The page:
Tuesday, April 24, 2012

Jock Anderson's jibe at Australians pre-Anzac Day.

Jock Anderson's controversial comments on Radio-NZ "afternoon panel" labelling Australian WW1 soldiers as "lazy bludgers" are hard to fathom.  Did the comments come from other historians re-inventing history or were they a tongue in cheek jibe at the Australians, a trifle overdone?  I listened to the playback and Jock delivered them with an authentic tone. I'd say he now regrets them or he ought to.

The comments defy logic. Anyone who visits the Australian outback is struck by how harsh the environment is, especially without air-conditioning and modern vehicles.  Even today Australians from the bush are tougher and more capable in the outdoors than most nationalities.
Cpl William James 44936

My grandfather, Bill James, fought in the Somme briefly, before catching measles.. He survived the remainder of the WW1 by joining the regimental band.  I have his personal diary and the hardship he suffered is well documented, cushioned by his special humour.  I've heard old-timers say the British fed their horses better than the colonial troops. I can't imagine it was any easier at Gallipoli.  Bill James mentioned having to steal eggs off Belgium farmhouses, but was also grateful for the food generously provided by local families.  He was often half starved on army rations.

As a child I was particularly interested in WW2 and I read many of the books written by Churchill and NZ soldiers in the late 1940's and 50's. My father was medically unfit for war and served in the home guard but my Uncle Jack Richards of Whangarei served in Egypt and Crete.  He was captured in Crete and survived the sinking of the Nino Bixio in 1942 by swimming in the sea for several hours before being rescued (by the wrong side). In my opinion, there is no way he or the fellow Australians in that war could have been described as bludgers.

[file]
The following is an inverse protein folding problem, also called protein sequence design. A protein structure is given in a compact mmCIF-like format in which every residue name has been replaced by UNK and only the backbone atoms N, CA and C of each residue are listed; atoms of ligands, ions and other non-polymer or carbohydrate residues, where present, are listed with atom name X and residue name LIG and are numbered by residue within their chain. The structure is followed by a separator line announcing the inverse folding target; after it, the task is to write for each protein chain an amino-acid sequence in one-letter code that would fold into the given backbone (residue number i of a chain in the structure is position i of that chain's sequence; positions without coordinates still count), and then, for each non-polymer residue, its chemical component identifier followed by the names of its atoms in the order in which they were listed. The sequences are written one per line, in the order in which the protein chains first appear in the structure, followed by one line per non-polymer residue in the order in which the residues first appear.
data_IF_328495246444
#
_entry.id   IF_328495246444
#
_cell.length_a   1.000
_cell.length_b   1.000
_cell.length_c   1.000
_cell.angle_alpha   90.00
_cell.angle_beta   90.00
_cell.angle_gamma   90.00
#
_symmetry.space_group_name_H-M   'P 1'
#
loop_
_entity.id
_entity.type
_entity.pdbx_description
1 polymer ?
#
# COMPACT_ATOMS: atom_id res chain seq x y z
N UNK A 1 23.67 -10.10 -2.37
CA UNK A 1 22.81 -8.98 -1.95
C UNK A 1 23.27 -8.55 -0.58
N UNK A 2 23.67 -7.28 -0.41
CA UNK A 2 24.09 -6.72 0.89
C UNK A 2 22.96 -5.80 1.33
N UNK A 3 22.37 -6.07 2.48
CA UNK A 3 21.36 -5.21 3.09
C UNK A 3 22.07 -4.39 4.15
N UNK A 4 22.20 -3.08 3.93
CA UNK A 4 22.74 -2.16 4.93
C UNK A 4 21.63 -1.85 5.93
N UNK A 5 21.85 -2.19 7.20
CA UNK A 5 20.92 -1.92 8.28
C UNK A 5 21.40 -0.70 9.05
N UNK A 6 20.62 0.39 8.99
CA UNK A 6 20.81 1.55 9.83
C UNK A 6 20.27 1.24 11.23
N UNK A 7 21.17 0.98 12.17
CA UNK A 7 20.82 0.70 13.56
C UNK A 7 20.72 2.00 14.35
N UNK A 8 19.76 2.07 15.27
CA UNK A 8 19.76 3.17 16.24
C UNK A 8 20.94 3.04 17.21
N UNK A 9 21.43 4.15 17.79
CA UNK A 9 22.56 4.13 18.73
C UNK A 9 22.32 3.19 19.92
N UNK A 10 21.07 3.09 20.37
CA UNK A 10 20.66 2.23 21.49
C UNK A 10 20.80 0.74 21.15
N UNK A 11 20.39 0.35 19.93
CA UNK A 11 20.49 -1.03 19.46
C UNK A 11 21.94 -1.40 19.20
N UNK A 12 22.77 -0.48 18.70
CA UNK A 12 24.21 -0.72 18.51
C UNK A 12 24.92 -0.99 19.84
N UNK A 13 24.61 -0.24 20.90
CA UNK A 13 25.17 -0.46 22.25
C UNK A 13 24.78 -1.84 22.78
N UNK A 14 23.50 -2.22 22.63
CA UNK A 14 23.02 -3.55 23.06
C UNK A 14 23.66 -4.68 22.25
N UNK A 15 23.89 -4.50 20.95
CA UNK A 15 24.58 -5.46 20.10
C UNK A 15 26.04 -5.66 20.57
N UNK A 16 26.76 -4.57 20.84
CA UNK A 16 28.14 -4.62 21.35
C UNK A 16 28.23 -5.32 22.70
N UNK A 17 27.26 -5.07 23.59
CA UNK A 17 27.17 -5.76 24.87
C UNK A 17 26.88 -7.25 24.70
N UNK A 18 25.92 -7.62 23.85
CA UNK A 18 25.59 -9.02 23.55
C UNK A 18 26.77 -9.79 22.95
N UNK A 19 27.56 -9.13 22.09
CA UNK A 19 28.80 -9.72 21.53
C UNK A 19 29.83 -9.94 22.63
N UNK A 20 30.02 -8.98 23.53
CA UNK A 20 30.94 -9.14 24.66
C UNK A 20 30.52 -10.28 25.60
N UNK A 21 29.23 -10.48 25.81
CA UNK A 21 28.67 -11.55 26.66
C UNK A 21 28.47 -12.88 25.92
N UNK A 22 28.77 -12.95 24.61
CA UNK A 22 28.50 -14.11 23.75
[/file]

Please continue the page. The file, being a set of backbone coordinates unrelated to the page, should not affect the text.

Lcpl John Richards 36028

I've heard ex officers in the 1950's saying that Britain would never have won the war without the troops from her ex-colonies and the USA.  The crucial difference in the quality of the colonial troops related to the skills they learned from being mainly farm boys.  They were used to fixing machinery and travelling long distances.  If the tank or truck broke down they could fix it immediately.  In contrast, the British or German troops would wait for the engineers.

As for the character of modern Australians, the great grandsons/daughters of the diggers, this I can attest personally from clients we had in our kayak business at Okarito.  When conditions got tough, that is paddling in the cold and wind and against the tide, young Australians performed as well as any NZlders, and better than other nationalities.

The whole affair seems like many others these days, reinvent history or make shock horror statements simply to gain notoriety.

1 comment:

  1. Thank you, from an Australian soldier who was on the Kokoda track`s daughter. James Maurice Neville joined when he was 19 and returned with the last of the troups from New Guinea when he was 23. I emailed Jock Anderson and told him how disgusted I was regards his comments. My father was no bludger. He came home a different man my mother once told me. Thank you for your comments on this page, Iv been feeling really angry inside.